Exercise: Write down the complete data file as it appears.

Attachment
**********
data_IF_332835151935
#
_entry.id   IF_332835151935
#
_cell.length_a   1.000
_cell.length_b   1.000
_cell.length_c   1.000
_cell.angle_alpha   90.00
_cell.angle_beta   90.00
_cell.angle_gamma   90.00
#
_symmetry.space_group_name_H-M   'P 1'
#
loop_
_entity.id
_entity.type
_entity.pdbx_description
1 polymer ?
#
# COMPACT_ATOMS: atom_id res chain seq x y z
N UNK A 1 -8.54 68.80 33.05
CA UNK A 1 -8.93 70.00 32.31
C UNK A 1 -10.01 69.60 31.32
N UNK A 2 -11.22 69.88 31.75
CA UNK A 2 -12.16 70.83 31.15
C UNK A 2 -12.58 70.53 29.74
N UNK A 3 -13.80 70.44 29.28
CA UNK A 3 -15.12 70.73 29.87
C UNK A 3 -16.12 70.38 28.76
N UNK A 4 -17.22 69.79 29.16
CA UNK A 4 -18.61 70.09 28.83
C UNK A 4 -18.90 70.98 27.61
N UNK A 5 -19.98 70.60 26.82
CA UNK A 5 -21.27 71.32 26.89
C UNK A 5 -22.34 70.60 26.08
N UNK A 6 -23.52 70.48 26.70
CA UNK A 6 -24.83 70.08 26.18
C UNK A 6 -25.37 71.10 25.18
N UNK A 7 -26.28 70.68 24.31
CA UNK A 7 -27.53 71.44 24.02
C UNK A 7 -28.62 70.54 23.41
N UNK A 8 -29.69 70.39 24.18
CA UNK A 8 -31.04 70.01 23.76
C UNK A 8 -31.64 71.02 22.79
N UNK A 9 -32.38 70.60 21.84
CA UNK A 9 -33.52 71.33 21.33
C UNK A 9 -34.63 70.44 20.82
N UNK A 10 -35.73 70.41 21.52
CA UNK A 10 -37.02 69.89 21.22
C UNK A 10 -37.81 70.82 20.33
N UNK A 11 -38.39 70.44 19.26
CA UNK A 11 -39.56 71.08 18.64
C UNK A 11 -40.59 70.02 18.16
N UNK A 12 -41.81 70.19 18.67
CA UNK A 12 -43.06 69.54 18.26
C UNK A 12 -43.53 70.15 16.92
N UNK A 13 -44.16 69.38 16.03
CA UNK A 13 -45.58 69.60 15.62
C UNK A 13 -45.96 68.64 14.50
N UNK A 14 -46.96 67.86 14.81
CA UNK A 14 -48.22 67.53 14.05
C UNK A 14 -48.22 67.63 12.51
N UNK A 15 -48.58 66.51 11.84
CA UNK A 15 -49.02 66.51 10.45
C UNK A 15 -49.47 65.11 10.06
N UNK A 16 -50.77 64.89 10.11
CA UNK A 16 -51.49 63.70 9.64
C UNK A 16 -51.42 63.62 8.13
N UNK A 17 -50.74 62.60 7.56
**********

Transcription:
data_IF_332835151935
#
_entry.id   IF_332835151935
#
_cell.length_a   1.000
_cell.length_b   1.000
_cell.length_c   1.000
_cell.angle_alpha   90.00
_cell.angle_beta   90.00
_cell.angle_gamma   90.00
#
_symmetry.space_group_name_H-M   'P 1'
#
loop_
_entity.id
_entity.type
_entity.pdbx_description
1 polymer ?
#
# COMPACT_ATOMS: atom_id res chain seq x y z
N UNK A 1 -8.54 68.80 33.05
CA UNK A 1 -8.93 70.00 32.31
C UNK A 1 -10.01 69.60 31.32
N UNK A 2 -11.22 69.88 31.75
CA UNK A 2 -12.16 70.83 31.15
C UNK A 2 -12.58 70.53 29.74
N UNK A 3 -13.80 70.44 29.28
CA UNK A 3 -15.12 70.73 29.87
C UNK A 3 -16.12 70.38 28.76
N UNK A 4 -17.22 69.79 29.16
CA UNK A 4 -18.61 70.09 28.83
C UNK A 4 -18.90 70.98 27.61
N UNK A 5 -19.98 70.60 26.82
CA UNK A 5 -21.27 71.32 26.89
C UNK A 5 -22.34 70.60 26.08
N UNK A 6 -23.52 70.48 26.70
CA UNK A 6 -24.83 70.08 26.18
C UNK A 6 -25.37 71.10 25.18
N UNK A 7 -26.28 70.68 24.31
CA UNK A 7 -27.53 71.44 24.02
C UNK A 7 -28.62 70.54 23.41
N UNK A 8 -29.69 70.39 24.18
CA UNK A 8 -31.04 70.01 23.76
C UNK A 8 -31.64 71.02 22.79
N UNK A 9 -32.38 70.60 21.84
CA UNK A 9 -33.52 71.33 21.33
C UNK A 9 -34.63 70.44 20.82
N UNK A 10 -35.73 70.41 21.52
CA UNK A 10 -37.02 69.89 21.22
C UNK A 10 -37.81 70.82 20.33
N UNK A 11 -38.39 70.44 19.26
CA UNK A 11 -39.56 71.08 18.64
C UNK A 11 -40.59 70.02 18.16
N UNK A 12 -41.81 70.19 18.67
CA UNK A 12 -43.06 69.54 18.26
C UNK A 12 -43.53 70.15 16.92
N UNK A 13 -44.16 69.38 16.03
CA UNK A 13 -45.58 69.60 15.62
C UNK A 13 -45.96 68.64 14.50
N UNK A 14 -46.96 67.86 14.81
CA UNK A 14 -48.22 67.53 14.05
C UNK A 14 -48.22 67.63 12.51
N UNK A 15 -48.58 66.51 11.84
CA UNK A 15 -49.02 66.51 10.45
C UNK A 15 -49.47 65.11 10.06
N UNK A 16 -50.77 64.89 10.11
CA UNK A 16 -51.49 63.70 9.64
C UNK A 16 -51.42 63.62 8.13
N UNK A 17 -50.74 62.60 7.56